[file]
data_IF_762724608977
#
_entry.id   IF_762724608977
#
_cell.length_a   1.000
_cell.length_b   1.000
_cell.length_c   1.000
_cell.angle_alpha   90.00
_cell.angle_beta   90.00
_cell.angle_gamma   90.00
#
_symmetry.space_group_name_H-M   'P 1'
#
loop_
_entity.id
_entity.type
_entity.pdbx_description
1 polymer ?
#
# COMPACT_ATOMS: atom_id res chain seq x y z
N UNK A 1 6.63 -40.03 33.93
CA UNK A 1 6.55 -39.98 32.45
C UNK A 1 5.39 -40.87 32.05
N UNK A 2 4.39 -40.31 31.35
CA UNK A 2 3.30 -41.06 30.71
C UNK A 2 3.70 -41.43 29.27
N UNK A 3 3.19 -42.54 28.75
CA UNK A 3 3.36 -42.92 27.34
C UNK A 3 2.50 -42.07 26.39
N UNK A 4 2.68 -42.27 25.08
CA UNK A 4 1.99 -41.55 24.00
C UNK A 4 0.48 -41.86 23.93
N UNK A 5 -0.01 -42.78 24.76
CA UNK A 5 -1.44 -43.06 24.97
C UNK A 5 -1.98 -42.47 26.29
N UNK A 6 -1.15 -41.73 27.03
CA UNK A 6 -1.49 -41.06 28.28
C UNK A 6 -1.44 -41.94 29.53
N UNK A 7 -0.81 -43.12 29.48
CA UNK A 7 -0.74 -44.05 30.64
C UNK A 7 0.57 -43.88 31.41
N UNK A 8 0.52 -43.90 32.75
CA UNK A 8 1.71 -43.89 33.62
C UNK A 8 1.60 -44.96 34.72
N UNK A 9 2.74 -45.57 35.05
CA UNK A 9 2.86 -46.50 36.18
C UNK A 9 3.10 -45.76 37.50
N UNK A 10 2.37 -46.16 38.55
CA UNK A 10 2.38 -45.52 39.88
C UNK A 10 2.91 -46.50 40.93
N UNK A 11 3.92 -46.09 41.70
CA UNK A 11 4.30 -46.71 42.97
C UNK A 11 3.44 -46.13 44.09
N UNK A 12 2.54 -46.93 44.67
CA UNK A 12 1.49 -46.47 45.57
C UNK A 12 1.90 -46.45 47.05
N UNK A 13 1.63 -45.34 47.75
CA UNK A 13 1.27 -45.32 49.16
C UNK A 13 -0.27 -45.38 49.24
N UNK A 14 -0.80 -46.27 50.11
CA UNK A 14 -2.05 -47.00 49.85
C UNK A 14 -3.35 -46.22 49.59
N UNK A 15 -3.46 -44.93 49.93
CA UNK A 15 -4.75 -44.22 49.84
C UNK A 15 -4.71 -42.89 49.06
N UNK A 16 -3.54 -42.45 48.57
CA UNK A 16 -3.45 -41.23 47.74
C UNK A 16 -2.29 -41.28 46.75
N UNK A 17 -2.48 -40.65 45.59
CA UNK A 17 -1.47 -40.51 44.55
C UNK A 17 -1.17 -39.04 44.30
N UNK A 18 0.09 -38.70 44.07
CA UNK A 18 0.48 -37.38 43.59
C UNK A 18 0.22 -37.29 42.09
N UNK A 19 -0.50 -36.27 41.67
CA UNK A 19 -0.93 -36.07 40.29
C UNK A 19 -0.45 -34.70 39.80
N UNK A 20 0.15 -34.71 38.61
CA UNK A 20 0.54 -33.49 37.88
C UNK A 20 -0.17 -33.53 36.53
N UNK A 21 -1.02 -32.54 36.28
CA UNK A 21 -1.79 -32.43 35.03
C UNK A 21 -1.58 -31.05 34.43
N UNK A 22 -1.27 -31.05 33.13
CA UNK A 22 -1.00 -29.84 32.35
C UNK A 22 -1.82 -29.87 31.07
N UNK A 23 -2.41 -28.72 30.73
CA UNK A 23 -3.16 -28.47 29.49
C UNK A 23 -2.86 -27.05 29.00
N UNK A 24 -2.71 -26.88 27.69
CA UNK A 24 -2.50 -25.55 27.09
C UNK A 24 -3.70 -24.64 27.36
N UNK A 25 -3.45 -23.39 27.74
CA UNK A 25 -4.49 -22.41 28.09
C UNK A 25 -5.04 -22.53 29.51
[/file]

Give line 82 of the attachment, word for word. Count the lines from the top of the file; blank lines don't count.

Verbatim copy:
CA UNK A 21 -1.79 -32.43 35.03